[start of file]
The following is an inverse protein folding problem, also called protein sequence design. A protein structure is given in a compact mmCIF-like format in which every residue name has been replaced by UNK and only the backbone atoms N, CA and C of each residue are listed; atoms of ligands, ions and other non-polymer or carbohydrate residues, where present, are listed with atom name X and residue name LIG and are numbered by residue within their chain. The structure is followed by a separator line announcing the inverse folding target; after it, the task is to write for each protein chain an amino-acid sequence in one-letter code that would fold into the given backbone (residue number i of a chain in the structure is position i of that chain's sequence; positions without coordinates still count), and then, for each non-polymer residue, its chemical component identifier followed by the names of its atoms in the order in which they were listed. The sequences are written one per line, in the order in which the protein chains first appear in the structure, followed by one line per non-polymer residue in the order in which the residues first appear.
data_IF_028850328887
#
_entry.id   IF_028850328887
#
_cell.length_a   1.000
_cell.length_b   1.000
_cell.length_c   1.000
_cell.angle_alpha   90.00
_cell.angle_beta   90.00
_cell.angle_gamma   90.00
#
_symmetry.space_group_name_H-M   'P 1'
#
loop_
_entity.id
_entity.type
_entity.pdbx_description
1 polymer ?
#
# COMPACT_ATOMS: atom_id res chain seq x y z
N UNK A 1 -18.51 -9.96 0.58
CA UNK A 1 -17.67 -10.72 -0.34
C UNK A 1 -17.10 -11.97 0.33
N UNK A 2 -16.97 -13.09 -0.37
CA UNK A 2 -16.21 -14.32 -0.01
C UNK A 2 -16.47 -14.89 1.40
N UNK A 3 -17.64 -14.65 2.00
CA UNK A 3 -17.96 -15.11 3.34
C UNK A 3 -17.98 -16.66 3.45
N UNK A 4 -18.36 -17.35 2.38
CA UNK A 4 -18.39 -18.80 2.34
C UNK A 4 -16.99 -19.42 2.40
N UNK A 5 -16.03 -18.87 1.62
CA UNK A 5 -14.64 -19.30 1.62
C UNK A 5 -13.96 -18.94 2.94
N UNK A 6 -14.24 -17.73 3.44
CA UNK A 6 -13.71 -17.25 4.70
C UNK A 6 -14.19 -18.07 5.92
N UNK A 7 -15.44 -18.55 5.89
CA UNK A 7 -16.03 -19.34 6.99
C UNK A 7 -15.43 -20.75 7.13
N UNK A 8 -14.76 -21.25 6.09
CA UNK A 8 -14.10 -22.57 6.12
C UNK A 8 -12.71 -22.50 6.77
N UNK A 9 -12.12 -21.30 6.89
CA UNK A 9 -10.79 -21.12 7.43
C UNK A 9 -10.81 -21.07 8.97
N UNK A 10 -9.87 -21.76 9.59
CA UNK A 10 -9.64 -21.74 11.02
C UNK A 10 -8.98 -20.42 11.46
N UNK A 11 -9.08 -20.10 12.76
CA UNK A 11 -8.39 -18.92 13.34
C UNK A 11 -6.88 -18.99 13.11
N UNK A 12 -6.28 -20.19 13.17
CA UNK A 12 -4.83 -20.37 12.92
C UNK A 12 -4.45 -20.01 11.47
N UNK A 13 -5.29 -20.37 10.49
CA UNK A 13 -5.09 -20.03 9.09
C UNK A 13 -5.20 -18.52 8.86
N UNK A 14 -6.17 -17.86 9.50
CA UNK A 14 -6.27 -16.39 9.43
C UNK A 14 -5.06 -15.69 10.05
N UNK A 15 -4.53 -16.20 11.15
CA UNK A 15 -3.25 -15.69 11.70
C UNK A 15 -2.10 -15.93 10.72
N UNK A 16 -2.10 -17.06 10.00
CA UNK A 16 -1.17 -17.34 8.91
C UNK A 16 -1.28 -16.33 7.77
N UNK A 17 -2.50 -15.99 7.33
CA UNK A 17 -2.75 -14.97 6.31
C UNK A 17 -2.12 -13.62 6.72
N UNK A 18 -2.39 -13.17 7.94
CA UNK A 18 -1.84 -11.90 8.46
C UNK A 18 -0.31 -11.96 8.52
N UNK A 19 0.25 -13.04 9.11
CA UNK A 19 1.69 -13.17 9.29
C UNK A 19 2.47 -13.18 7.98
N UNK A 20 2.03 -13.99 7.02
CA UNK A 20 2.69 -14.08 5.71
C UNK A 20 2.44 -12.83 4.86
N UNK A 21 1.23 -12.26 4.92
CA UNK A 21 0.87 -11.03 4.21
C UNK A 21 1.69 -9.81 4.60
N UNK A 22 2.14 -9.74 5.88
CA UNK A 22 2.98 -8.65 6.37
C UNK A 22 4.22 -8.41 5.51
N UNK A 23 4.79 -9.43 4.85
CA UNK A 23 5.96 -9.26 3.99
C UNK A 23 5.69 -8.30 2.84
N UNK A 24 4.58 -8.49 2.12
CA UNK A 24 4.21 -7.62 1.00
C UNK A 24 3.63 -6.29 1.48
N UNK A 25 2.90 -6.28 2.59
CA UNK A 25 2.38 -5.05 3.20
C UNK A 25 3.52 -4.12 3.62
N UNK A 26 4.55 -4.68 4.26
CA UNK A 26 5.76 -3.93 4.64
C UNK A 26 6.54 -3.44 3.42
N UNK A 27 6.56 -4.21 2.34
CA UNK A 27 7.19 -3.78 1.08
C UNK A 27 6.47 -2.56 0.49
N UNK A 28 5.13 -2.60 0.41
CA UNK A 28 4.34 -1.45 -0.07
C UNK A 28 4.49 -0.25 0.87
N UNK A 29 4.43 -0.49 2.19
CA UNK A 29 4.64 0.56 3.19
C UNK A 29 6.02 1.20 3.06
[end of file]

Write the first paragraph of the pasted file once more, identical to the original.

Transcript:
The following is an inverse protein folding problem, also called protein sequence design. A protein structure is given in a compact mmCIF-like format in which every residue name has been replaced by UNK and only the backbone atoms N, CA and C of each residue are listed; atoms of ligands, ions and other non-polymer or carbohydrate residues, where present, are listed with atom name X and residue name LIG and are numbered by residue within their chain. The structure is followed by a separator line announcing the inverse folding target; after it, the task is to write for each protein chain an amino-acid sequence in one-letter code that would fold into the given backbone (residue number i of a chain in the structure is position i of that chain's sequence; positions without coordinates still count), and then, for each non-polymer residue, its chemical component identifier followed by the names of its atoms in the order in which they were listed. The sequences are written one per line, in the order in which the protein chains first appear in the structure, followed by one line per non-polymer residue in the order in which the residues first appear.